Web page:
Wednesday, August 1, 2012

Marketing: Emerging Artist Tips 6.0


Recently a young, fresh out of school artist/illustrator in New York City contacted me for advice about how to jump start his career. This is an on-going dialog about how to approach marketing your skills.

Random things can make or break your ability to get an assignment. It helps to prepare and control as much as you can. There are exceptions to every rule, of course, but your personal image and marketing methods are often your first, and maybe only, chance to make an impression.


I'm getting so discouraged about the number of "not interested" responses I get to my attempts to get work. Do you have some more creative ideas for getting clients? I don't care if it takes some work, I just want something to come out of it.


Realize that you will make many, many calls and contacts for every one job you get. It helps to hear this, and this is a hard thing to do, but do not take it personally if you don't hear back. As best you can, keep negative thoughts and emotions out of it. This is just business. You don't need 100 clients until you're ready to handle 100 clients. If you can establish a few well-paying, dependable gems, you're on your way.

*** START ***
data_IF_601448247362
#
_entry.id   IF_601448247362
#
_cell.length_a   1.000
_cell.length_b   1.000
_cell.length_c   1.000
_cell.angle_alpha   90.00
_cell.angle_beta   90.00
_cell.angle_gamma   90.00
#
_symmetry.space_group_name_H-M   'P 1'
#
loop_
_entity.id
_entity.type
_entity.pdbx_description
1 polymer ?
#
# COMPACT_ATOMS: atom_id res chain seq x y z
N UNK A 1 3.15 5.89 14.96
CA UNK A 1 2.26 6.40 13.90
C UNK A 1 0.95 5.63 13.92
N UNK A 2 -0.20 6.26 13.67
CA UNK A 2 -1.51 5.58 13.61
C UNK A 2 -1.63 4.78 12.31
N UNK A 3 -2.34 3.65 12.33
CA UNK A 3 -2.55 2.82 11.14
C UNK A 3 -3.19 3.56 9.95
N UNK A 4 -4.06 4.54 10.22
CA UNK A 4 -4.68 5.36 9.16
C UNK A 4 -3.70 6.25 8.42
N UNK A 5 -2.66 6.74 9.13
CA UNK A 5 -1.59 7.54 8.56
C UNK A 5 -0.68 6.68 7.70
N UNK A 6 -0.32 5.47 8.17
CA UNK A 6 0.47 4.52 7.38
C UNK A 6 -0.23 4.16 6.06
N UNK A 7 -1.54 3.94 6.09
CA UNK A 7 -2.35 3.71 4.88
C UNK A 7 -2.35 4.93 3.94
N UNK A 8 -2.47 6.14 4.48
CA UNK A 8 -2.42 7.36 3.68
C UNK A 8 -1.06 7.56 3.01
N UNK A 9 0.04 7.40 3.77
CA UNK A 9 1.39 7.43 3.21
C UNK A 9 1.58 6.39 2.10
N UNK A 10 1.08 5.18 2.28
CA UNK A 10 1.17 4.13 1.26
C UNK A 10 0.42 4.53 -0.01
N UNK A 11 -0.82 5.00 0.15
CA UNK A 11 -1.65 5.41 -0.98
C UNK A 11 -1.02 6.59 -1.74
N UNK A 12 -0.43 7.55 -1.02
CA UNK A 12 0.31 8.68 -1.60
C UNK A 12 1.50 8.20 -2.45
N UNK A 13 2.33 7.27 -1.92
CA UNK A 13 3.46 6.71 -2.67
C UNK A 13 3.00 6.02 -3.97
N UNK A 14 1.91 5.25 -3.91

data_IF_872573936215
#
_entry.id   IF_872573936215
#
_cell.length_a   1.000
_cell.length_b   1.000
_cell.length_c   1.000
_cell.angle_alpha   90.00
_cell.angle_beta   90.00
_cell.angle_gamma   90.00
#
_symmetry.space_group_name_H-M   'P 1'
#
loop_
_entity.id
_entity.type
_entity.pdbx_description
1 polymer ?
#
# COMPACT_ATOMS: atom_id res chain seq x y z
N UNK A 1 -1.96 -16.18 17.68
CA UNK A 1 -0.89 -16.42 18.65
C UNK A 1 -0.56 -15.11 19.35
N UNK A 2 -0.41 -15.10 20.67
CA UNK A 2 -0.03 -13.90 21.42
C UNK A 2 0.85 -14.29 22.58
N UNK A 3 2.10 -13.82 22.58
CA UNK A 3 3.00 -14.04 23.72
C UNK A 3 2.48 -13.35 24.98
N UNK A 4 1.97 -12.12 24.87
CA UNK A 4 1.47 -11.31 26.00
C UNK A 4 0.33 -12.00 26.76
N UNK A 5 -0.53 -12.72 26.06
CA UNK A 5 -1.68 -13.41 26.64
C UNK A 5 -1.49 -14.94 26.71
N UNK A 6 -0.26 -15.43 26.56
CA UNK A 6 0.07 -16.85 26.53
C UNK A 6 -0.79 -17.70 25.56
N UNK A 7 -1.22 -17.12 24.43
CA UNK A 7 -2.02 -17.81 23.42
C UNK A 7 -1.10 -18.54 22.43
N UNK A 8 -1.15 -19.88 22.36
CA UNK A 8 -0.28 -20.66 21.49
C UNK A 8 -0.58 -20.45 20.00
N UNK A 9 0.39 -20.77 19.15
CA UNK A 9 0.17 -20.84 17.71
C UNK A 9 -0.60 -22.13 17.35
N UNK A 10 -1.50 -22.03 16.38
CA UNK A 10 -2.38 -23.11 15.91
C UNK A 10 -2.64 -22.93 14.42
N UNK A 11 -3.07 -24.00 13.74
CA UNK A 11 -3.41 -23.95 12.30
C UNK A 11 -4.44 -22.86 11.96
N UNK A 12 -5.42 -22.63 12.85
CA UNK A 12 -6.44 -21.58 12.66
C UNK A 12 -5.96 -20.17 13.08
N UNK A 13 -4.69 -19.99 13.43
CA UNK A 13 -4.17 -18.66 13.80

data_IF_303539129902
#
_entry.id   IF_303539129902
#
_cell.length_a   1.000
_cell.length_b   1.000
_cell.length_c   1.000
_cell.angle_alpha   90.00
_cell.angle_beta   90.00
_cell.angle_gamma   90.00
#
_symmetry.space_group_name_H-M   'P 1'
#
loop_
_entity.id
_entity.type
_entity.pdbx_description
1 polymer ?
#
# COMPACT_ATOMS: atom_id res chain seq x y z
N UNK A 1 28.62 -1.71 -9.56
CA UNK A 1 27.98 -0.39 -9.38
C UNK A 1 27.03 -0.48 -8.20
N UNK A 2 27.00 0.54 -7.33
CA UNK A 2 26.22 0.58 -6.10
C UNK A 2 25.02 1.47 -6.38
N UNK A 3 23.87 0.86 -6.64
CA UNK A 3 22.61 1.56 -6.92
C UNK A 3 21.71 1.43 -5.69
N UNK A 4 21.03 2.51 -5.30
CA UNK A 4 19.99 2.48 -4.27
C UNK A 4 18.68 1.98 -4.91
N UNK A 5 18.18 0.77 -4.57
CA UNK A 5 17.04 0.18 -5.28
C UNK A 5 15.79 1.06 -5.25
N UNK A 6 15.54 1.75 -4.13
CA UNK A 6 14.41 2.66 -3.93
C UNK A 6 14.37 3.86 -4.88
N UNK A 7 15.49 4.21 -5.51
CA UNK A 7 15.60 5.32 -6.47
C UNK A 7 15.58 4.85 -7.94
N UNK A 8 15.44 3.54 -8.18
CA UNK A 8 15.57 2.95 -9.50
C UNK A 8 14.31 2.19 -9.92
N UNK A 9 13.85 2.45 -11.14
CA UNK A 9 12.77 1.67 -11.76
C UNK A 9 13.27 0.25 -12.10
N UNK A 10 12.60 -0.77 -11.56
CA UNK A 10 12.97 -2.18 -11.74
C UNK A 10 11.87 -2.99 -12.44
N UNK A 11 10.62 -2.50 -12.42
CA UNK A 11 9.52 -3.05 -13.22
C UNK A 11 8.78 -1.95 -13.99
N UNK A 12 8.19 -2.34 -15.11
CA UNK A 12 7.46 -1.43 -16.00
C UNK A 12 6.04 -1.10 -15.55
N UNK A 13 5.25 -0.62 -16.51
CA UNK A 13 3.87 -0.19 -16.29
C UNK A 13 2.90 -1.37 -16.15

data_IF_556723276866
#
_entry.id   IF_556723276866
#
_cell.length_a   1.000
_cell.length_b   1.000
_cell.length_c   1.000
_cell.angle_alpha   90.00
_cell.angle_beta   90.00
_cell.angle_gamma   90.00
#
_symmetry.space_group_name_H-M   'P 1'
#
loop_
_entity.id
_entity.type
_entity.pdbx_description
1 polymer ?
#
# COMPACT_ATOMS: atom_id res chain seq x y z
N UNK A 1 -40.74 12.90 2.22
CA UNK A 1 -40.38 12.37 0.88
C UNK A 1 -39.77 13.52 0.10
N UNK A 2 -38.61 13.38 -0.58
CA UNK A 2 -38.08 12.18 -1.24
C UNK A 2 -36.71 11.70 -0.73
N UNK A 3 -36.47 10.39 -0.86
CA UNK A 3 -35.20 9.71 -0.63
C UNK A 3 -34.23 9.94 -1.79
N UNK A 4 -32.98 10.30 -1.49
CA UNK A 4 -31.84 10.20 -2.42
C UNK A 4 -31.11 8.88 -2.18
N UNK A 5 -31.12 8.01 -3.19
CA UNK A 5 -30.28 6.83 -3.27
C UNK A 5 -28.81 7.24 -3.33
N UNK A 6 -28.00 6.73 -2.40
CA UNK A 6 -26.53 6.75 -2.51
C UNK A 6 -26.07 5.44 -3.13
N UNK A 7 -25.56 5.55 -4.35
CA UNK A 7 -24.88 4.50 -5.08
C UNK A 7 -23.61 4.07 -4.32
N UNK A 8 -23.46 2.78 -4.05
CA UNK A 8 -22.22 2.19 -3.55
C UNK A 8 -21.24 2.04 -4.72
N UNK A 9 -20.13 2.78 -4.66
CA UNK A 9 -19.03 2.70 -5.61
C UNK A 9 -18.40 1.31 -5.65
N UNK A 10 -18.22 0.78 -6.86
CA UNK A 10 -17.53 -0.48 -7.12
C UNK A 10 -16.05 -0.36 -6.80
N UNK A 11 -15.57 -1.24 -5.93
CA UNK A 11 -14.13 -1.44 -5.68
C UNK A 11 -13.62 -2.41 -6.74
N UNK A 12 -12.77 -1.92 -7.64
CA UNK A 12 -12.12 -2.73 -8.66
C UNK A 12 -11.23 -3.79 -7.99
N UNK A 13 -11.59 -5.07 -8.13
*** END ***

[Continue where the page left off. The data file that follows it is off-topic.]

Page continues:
• Keep an eye out for online or print announcements (press releases) about people who are getting job promotions who might need your services in their new position. As in the previous marketing post, congratulate them, and start to imprint your images into their brains.
  • Use corporations, publishers, ad and design agency's websites to increase your ever-growing and ever-changing (Potential) Contact List. For example, take this ad agency with offices in New York: . On their website, go to: . There's a page full of creative/media people, from their offices in New York to all over the world, some already using illustration on this page, that you can start contacting. Note: these people change jobs ALL THE TIME! They leave for greener pastures, get promoted, get fired, etc. so it's worth it to keep up with them and their changing contact information, otherwise you could be lost in the shuffle.
  • Some of this best advice I ever got: develop a VERY THICK SKIN!

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